I'm glad this conversation is coming up now, I'm very excited about this project (I finally found a metal band that wants to sound "real" not programmed and time corrected, they want a "live" sounding album... right up my alley!) and like when someone else needing advice ends up helping me too!
     
  14. Guitarfreak

    Guitarfreak Well-Known Member

    I've tried HP on a DI before sending it to the amp, and what I found was that it's not a replacement for a Tubescreamer. A Tubescreamer affects the entire frequency range, not just the lows. I'm using a Maxon OD808 and it's really been my staple rock/metal boost for rhythm tones since I got it. I don't even like doing HP after recording the distorted guitar tracks because I know that it is entirely possible to record a perfect sounding distorted guitar sound that needs absolutely no EQing to sit well in a mix, so that's what I strive for.

    About the volume issue you mentioned, that is really amp, speaker, and style dependent and for modern metal you really don't want power amp or speaker distortion at all, it needs to be tight and percussive. When I say modern metal, I am referring to the post-thrash scene like Arch Enemy, Devil Driver, Killswitch Engage, Scar Symmetry and bands like that. Basically all of the newer bands that utilize modern high gain amps to get that quick percussive sound, though there are newer bands that use vintage amps and get warmer sounds. Some speakers sound good when cranked and some just plain don't. The cabinet design, weight, and construction quality will affect whether or not the notes get blurred or smeared at higher volumes as well. Old Marshalls were designed to be cranked, and they sound great doing it. Modern voiced high gain amplifiers get their gain and voicing from the preamp section and even running the gain low can't change this, they're just different amps. My primary recording amplifier is a Peavey 5150 and I rarely ever take the volume above 3 as it gets a bit chewy. On the other hand, in certain situations chewy is exactly what I want. For instance, I was doing a Sabbath tune, and my Big Muff was broken, so I had to be able to get some fuzz from the amp itself, so I cranked the master volume to 7 or 8 (I listened for the speakers to begin to give a little, then backed off a hair) and that did the trick. It added a good amount of give and sponginess and considering the style it worked out perfectly.

    The most important aspect of anything audio related is using one's ears! If it sounds good it is good. Bleh, what an overused phrase...
     
  15. Davedog

    Davedog Distinguished Member

    I guess I shoulda spent more time elaborating....I want the guitars to sit in a stage view...ie: L/R or wherever they should be....BUT...and I guess this is because I always check things in mono....which you should do also....I want the CENTER of the sound to stay in focus and I want it to stay in focus no matter where you're standing in the stereo field. Solid recordings do this.
     
  16. AToE

    AToE Active Member

    @ Guitarfreak - I know my methods aren't really the normal aproach for modern metal, but in all honesty I'm not the hugest fan of most modern metal production. Bear in mind too that when I say speaker distortion I really mean just a hint of it, more than that and I agree it goes to mush. Soundclips speak louder than words, but please take my word for the moment that I like a really percussive metal guitar, and I've found for me the best way to get it is through careful gainstaging to get multiple stages of less distortion, rather than 1 layer of higher distortion. Once I'm done working with this band I'll post clips to show the results, because my talking about it doesn't count for much! (I also am a fan of tube rectifiers rather than the diodes most of the time, yes even for heavy distortion. Might just be due to my whole process, but I find that the sag produced can actually increase the attack in certain situations, that's going by my ears. My theory behind it is that because it's sagging before hitting the speakers or really distorting in the pwr section, it lets that transient remain less distorted while the sustain and decay get more distortion. Just a wild guess though, I know what my ears are telling me, but the "why" is just speculation!).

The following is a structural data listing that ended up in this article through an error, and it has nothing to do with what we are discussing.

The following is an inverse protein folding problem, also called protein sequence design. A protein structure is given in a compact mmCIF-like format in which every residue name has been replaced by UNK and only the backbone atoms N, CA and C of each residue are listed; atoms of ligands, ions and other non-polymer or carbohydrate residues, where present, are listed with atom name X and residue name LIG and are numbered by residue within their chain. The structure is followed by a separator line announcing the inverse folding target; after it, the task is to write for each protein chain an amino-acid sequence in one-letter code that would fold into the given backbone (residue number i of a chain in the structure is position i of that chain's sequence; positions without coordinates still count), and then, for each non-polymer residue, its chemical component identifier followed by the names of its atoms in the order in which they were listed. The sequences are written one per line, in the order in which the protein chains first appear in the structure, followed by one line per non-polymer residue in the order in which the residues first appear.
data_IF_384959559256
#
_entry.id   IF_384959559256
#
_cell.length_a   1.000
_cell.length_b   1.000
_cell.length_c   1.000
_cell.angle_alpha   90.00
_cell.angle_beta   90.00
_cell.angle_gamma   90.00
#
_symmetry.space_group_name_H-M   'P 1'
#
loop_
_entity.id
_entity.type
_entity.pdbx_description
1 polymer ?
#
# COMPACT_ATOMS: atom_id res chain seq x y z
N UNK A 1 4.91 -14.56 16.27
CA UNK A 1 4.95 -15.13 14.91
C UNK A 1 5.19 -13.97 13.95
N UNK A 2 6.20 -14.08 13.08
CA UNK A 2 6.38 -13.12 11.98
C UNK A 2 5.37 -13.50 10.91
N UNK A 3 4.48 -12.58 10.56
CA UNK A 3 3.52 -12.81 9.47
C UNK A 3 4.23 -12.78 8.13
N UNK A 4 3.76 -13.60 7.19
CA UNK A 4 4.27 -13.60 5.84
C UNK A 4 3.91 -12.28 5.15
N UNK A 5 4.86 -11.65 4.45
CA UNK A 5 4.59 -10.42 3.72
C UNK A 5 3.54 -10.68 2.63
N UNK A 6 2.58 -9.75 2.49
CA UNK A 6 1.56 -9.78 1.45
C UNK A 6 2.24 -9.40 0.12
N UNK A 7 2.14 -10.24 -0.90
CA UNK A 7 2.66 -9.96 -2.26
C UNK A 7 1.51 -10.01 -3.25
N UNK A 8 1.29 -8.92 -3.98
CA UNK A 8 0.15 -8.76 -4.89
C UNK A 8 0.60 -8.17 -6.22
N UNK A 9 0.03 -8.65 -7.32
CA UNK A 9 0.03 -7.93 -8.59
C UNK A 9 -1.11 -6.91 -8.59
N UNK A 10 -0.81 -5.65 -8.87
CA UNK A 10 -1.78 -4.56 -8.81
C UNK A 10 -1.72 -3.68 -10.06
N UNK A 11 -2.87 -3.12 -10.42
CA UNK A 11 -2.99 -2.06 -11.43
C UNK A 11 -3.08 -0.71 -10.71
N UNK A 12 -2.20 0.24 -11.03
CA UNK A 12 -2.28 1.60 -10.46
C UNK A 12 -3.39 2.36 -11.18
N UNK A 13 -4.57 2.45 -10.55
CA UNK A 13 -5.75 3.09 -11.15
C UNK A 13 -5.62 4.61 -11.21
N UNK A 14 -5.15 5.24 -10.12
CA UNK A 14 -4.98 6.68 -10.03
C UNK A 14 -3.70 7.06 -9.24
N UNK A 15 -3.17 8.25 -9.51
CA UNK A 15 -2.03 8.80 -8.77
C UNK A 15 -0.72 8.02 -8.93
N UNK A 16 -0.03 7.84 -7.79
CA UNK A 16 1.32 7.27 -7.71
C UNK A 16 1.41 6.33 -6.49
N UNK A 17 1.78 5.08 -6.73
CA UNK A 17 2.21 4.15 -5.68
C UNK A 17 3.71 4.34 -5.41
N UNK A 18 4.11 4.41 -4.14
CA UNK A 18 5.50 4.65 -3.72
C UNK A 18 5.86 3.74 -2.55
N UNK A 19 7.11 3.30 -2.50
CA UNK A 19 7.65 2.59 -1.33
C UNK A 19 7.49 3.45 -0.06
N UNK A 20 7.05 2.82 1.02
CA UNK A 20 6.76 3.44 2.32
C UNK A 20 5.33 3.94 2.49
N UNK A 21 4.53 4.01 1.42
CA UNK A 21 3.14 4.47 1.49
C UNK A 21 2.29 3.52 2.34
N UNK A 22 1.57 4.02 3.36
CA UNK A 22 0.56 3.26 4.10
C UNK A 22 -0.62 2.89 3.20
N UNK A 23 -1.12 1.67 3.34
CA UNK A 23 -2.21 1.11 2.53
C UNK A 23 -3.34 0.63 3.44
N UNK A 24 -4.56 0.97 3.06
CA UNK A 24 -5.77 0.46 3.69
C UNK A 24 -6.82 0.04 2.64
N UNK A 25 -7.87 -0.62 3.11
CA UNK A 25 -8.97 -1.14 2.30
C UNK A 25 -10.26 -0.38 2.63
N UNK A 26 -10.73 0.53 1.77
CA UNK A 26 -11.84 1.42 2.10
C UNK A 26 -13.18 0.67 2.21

EDIT: and I agree totally about it differing from gear to gear, especially in regards to speaker distortion. My most-used rig is an older Mesa dual rec (which I rip 2 tubes out of to take it down to 50 watts), one of the 2 channel ones not the new 3 channel ones, which I frankly am not much of a fan of (every time a company adds a third channel the attack seems far too distorted and mushy, regardless of what channel is being used, and the overall distortion character is just more homogenized, and less interesting. I've talked to the techs at Peavey and Mesa about this before, they say it's because adding a 3rd channel actually requires the signal to travel through a LOT more circutry, just due to the switching system. Because of this I stick with the 2ch versions of rec's and 5150s, and just use a boost for lead parts), and the cab I usually use is 5150 peavey cab from about 9 years ago (not the nicest speakers in the world, but they do what I tell them to so I like them!).